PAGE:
Tech / Tech Articles / Wheels & Tires

A Quick Guide to Wheel/Tire Sizing for Late-Model Camaros


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Aftermarket wheels and tires have always been popular upgrades for performance enthusiasts. For late-model owners, a wheel/tire swap is often the very first upgrade because it won’t void the factory warranty yet can transform the entire attitude and personality of a new car or truck.

The trick is simply making sure the new wheels and tires fit the vehicle.

We have taken the guesswork out of upgrading stock late-model Camaro wheels and tires by doing the necessary homework. The chart below includes factory wheel/tire sizes, bolt circles, and backspacing measurements for 2009-up Chevrolet Camaro models to help you quickly and easily choose aftermarket rims and tires of the same size. It also includes a few popular plus-size options that will fit each specific model in case you desire a more radical change to your vehicle’s rolling stock.

As you browse the chart for your specific Camaro model, there are a couple things to keep in mind:

  1. The measurements in the chart are designed to work with your vehicle as it came from the factory. If you’ve made changes to your suspension system, braking system, or other related areas, you’ll need to verify fitment before purchasing your rims and tires.
  2. The larger rear wheel/tire upgrade options listed in the chart are just that—options. You may decide to opt to stay with a smaller or stock size.

We already did this for the Ford Mustang and plan to provide this same information for other late-model vehicles in the coming weeks, but for now, here’s the rundown on late-model Camaro wheels and tires (click on the chart to enlarge):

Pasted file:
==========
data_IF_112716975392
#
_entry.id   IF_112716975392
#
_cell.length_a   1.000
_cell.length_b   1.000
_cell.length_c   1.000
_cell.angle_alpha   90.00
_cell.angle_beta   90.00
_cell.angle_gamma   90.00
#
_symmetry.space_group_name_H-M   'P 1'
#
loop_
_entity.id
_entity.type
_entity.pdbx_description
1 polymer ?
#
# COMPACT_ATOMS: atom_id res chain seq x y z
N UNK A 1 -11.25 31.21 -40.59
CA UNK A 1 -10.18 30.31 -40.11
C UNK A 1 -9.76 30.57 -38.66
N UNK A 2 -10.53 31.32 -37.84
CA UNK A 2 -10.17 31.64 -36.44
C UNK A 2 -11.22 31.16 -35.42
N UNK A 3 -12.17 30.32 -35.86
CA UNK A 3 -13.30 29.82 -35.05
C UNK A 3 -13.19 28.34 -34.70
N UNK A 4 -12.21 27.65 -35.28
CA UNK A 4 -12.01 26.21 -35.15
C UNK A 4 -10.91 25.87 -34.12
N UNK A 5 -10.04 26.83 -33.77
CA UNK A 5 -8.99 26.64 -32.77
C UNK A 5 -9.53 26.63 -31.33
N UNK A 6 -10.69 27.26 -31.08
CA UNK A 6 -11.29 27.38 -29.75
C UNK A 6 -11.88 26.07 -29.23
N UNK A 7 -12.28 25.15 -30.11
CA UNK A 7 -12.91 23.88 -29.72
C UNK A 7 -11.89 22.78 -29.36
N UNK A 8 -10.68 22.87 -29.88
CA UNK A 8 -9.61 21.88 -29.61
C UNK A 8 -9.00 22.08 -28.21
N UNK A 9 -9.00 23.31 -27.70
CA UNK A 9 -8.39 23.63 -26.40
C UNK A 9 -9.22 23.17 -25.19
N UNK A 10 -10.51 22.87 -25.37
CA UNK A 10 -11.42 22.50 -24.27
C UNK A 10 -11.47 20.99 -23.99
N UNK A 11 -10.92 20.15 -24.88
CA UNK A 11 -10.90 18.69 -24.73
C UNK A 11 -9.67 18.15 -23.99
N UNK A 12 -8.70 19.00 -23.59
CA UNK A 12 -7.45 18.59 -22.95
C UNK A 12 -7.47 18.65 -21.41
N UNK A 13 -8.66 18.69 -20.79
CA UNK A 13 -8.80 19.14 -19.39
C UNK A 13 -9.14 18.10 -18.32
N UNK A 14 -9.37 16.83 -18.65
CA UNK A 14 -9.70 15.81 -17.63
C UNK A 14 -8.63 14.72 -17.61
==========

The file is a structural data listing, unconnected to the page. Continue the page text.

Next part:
2009-2013 Chevrolet Camaro


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  1. Bill Squires says:

    Hi, I have a 2014 Camaro ZL1, stock tires are front 285 35Z R20 and rear 305 35Z R20, Good Year Eagle F1 . I want to increase road clearance if possible. If I installed something like 285 40Z R20 and
    305 40Z R20 would it increase the ride height?

    • Hey Bill. We’re not all math experts around here, but near as we can tell, the best way to figure this out is to determine how much larger the diameter is of your new tires.

      If the diameter is, for example, 1 inch larger, across all four tires, that would increase your ride height by a half-inch. (In other words, assuming the diameter increase of all four tires is equal, you will increase the ride height of your vehicle by one half of whatever that diameter-increase number is without making any other changes to the vehicle.)

  2. Is there no way to fit a 20×10 rim on the front of a 2012 camaro ss

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